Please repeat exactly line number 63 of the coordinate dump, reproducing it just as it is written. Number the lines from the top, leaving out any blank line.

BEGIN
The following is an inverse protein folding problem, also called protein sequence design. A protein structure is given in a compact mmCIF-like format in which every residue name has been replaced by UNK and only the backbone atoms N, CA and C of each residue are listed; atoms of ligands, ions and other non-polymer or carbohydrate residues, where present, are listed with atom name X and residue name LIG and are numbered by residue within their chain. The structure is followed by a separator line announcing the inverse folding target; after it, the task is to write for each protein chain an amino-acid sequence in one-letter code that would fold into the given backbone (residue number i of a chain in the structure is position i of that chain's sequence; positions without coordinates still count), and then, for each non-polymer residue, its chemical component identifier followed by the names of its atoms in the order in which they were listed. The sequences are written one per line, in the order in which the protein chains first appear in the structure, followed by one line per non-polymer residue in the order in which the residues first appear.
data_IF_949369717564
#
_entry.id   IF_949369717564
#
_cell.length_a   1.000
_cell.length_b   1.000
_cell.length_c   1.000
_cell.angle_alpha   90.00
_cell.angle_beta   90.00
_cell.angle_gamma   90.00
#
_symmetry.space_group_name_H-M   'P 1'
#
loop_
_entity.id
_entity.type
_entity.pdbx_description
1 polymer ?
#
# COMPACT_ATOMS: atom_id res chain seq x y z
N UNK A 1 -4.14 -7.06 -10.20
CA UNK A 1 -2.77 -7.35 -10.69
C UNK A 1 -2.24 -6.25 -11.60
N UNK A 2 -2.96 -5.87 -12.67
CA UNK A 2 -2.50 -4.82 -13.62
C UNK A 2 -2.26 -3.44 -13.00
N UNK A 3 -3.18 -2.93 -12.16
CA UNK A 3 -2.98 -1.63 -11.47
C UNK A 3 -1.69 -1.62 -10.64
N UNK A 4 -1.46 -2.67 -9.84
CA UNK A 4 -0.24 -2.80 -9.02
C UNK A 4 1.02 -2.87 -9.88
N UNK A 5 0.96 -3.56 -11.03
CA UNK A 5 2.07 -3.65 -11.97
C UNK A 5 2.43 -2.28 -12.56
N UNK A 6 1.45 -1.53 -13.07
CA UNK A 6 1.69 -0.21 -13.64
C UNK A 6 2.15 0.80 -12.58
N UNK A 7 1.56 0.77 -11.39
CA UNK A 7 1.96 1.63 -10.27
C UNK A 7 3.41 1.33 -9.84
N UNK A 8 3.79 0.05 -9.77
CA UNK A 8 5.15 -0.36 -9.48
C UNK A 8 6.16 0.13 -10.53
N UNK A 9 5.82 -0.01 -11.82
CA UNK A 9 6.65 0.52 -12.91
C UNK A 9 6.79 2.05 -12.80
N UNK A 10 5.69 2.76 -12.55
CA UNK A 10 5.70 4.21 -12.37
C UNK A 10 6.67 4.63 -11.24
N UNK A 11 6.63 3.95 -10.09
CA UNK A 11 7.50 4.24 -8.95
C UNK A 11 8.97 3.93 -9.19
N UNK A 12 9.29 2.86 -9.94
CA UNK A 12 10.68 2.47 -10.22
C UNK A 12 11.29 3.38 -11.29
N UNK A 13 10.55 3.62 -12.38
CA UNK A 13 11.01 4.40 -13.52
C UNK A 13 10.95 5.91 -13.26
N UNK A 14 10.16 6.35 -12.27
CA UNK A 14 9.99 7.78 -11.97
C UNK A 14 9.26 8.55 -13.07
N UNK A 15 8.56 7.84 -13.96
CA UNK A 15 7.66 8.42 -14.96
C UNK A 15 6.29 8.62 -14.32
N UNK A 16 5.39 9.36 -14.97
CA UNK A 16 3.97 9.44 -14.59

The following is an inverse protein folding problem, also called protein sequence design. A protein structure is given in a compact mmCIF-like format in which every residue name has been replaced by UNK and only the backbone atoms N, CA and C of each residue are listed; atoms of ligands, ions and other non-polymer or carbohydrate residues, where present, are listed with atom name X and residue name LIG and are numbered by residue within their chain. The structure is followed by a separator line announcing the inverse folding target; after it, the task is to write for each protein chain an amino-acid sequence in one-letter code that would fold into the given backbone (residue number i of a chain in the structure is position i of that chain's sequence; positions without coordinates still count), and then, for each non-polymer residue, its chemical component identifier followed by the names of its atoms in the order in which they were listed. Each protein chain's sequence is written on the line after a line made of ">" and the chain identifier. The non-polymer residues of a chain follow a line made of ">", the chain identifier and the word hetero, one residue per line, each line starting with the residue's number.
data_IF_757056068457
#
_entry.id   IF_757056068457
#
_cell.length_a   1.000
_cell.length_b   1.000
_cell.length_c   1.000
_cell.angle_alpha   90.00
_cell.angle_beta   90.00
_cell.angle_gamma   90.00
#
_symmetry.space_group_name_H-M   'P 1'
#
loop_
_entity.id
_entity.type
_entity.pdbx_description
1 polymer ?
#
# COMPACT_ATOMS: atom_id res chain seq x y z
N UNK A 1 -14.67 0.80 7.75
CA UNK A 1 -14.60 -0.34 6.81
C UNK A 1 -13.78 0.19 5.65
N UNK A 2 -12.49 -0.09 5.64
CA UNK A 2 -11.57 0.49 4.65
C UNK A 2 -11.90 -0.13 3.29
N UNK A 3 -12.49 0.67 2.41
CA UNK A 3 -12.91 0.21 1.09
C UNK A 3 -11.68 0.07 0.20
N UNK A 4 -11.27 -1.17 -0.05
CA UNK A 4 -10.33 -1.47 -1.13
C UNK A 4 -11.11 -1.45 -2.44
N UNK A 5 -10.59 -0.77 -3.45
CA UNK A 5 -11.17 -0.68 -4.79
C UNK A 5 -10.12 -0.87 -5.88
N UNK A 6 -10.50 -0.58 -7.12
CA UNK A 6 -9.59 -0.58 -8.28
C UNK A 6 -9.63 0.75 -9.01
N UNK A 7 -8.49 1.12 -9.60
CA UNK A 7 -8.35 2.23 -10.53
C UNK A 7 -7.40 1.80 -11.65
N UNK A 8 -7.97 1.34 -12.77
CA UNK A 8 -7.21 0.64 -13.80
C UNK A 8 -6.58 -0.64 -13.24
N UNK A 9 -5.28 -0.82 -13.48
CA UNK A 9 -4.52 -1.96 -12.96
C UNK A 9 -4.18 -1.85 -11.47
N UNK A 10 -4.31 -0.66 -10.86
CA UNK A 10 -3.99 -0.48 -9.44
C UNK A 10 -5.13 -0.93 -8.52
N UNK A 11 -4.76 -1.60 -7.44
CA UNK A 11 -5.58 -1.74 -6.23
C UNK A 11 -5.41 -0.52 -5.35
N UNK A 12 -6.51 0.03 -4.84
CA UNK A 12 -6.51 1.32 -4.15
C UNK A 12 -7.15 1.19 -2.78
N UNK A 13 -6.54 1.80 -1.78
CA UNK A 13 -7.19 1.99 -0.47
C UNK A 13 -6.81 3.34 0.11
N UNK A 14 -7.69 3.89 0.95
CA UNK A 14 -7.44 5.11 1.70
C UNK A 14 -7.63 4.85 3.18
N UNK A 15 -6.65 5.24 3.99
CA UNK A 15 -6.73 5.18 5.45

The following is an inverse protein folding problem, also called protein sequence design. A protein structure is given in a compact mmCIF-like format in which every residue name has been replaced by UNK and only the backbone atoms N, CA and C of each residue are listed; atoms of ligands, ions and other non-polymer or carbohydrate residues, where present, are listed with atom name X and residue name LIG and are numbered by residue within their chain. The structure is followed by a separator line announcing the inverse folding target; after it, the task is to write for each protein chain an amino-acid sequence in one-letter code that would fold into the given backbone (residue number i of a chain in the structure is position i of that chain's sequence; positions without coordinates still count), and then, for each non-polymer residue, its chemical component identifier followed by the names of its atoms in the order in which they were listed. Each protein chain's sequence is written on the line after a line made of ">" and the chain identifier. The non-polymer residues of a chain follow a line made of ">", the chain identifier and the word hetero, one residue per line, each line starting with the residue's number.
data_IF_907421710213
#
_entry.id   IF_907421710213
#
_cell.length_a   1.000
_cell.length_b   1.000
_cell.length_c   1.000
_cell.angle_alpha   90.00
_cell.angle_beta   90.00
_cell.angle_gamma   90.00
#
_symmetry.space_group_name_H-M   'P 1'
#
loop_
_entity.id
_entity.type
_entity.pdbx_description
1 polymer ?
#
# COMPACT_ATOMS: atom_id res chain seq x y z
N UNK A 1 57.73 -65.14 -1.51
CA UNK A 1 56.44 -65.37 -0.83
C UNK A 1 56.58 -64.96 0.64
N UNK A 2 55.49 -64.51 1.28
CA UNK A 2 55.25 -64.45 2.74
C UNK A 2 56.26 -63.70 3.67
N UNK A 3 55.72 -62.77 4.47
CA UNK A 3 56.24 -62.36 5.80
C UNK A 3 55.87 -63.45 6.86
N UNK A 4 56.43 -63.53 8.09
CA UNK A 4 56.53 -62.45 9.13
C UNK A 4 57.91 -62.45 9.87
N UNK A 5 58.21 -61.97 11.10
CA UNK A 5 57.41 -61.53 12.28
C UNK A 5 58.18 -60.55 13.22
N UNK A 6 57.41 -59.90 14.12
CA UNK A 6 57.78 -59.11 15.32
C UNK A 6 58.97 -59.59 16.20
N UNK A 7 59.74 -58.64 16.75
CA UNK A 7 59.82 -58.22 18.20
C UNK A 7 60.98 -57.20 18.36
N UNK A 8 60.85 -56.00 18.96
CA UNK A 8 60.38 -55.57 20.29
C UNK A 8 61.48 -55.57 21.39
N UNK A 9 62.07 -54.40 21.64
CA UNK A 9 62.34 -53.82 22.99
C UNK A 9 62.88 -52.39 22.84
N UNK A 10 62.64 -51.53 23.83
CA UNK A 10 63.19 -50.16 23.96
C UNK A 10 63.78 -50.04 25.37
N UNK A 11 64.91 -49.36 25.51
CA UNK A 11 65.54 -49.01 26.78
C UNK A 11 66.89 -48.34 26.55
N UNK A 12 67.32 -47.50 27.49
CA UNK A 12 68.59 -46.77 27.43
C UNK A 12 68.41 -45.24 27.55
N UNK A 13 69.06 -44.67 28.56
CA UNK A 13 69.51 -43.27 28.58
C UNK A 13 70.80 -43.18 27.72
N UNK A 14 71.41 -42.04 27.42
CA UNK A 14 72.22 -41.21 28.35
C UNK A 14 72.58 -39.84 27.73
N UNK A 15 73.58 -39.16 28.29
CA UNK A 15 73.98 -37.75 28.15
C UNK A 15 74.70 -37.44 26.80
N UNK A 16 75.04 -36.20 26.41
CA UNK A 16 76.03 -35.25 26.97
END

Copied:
C UNK A 14 9.26 8.55 -13.07